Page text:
The vibe: There’s a mix of recent college grads and young professionals, many of whom are transplants to NYC. Astoria is also very family-friendly, and includes families who have lived in the neighborhood for decades.
Celebrities: Christopher Walken and Tony Bennett were both born and raised in Astoria. If you’re lucky, you may spot one of the stars of the many TV shows and movies that are tapped at Kaufman Astoria Studios.
Neighborhood boundaries: From 102nd Street to Grand Central Parkway from 62nd Avenue to 67th Avenue, then from Grand Central Parkway to Selfridge Street from 67th Avenue to Jackie Robinson Parkway.
Median sales price: $329,000
Median rent: $2,100
Living: Forest Hills offers laid-back and quiet surroundings, at least compared to Astoria. It’s mostly residential with a handful of small parks and community gardens including Forest Park, the 10th largest park in the city. Tennis is a way of life in Forest Hills. The West Side Tennis Club moved from Manhattan to the Forest Hills Gardens back in 1914. Then came Forest Hills Stadium, which hosted the U.S. Open and other national championships through 1978. Today, The West Side Tennis Club still operates as one of the country’s most historic tennis clubs.
The development of Forest Hills began in 1906 when Cord Development Company purchased six farms. This was followed by Forest Hills Gardens, a private community, mostly constructed from 1910 to 1917. When the Long Island Railroad originally opened a station in Forest Hills, it joined the now-defunct Queens Boulevard trolley line, spurring growth of the neighborhood we know today.
Public schools include Forest Hills High School, whose notable alumni include Jerry Springer, and P.S. 101 The School in the Gardens, in a quintessential school building. There’s two Queens Public Library branches in Forest Hills. The neighborhood is served by Northwell Health’s Long Island Jewish Forest Hills hospital.
Housing: The housing stock in Forest Hills is diverse, with high-rise residential buildings, mostly along Queens Boulevard; and smaller five- and six-story prewar and post-war apartment buildings. Many of the apartments in the prewar buildings have large layouts. There’s also many Tudor-style townhouses and single- and two-family homes.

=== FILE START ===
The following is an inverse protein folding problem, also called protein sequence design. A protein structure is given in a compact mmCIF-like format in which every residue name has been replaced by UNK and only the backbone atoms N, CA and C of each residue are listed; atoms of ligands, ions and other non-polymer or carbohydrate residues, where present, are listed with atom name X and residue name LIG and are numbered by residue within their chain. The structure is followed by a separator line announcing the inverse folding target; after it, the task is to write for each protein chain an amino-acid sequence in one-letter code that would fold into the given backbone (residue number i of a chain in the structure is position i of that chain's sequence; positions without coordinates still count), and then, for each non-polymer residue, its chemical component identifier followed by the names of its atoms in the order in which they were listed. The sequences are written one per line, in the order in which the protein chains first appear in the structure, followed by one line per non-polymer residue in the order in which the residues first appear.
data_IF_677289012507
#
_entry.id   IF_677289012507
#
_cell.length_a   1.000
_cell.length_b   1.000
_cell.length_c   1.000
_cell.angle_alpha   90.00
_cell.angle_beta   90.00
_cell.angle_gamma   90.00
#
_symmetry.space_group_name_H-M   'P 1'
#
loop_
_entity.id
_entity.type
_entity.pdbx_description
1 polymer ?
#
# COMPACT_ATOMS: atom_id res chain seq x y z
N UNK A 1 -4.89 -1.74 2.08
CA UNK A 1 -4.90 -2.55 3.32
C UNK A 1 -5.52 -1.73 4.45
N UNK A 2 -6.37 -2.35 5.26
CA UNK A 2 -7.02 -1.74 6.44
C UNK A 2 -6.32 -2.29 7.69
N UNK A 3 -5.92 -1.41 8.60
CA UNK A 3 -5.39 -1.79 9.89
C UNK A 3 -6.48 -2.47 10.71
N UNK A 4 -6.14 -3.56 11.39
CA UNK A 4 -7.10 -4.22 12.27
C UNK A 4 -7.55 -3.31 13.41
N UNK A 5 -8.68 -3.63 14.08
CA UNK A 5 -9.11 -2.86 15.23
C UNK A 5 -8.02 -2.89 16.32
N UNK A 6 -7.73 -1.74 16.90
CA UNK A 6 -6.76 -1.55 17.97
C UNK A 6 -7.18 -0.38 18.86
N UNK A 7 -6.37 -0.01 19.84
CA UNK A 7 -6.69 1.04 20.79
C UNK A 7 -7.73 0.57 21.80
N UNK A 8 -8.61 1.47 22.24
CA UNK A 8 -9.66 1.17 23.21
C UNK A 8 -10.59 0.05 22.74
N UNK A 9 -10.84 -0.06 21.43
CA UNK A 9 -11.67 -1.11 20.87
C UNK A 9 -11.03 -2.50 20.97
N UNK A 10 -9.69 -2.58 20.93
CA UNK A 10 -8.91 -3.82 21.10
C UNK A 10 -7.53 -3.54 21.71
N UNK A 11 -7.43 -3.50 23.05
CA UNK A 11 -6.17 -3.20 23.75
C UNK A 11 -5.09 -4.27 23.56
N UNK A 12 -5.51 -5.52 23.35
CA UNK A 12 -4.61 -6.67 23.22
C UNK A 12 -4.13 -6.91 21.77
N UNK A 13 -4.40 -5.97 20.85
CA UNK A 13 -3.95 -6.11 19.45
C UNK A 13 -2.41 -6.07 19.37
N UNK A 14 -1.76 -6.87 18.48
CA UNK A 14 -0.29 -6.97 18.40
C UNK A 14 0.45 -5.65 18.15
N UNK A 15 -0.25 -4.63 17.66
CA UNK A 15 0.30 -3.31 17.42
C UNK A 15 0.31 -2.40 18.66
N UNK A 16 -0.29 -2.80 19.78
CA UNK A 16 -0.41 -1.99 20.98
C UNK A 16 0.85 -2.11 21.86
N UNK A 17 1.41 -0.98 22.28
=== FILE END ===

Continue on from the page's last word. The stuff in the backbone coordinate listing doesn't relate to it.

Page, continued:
The best kept secret of the neighborhood is Forest Hills Gardens and its multi-million Tudor-style houses that recall an English suburb. It was the first planned garden community in the country and was inspired by the garden city movement in England at the turn of the century.
Eating and shopping: Where Astoria has a surplus of bars and restaurants, Forest Hills’ main shopping thoroughfare, Austin Street, has more stores, but there’s still a solid selection of bars and eateries.
When it comes to shopping, there’s Gap, Banana Republic, Ann Taylor, and LOFT factory stores, making it an affordable place to buy clothes. There’s also a small-scale Target, Eddie Bauer, and The Children’s Place. Grocery stores include Natural Market and Foodtown of Forest Hills. For locally owned shops, there’s Bagriculture, where you can buy, sell, and trade designer handbags, and Mr. Vino’s Cucina.
When it comes to local eateries, 5 Burro Cafe is a neighborhood favorite, where the frozen margaritas and authentic Mexican cuisine is worth the long wait. Other mainstays include gastropub Station House; El Coyote; Oba, a new but popular Greek restaurant; (aged.); Jack & Nellie’s; and Cabana. For cocktails and bar food, Austin Public is a local favorite with a killer happy hour. There’s also a Chipotle, Bareburger, and Shake Shack.
If you have a sweet tooth, you have to visit Martha’s Country Bakery, a local bakery that also has a location in Astoria, serving up desserts like Mississippi Mud cheesecake, Very Berry Napoleon, and Chocolate Mousse cake.
Transportation: Forest Hills is served by the M, R, E, and F lines, all at the Forest Hills/71st Avenue station. There’s a Long Island Railroad station at Continental Avenue and Austin Street.
Area gems: Walking into Eddie’s Sweet Shop on Metropolitan Avenue, considered the oldest ice cream parlor in NYC, will take you back in time (even the refrigerator is over 80 years old). Another popular gem is Forest Hills Stadium, where The Beatles, The Rolling Stones, and Bob Dylan performed. Today, it hosts concerts and events during the summer and fall months.
The vibe: The area is very family friendly—you’ll see lots of young couples pushing strollers down Austin Street and going to the park or the year-round farmers market on Sundays. Singles are also attracted to apartments here, where you can get more space for your money than in other parts of the city.
Local celebrity: The Ramones got their start in Forest Hills, and Helen Keller lived here for 21 years—there are murals paying homage to them under the Long Island Railroad underpass.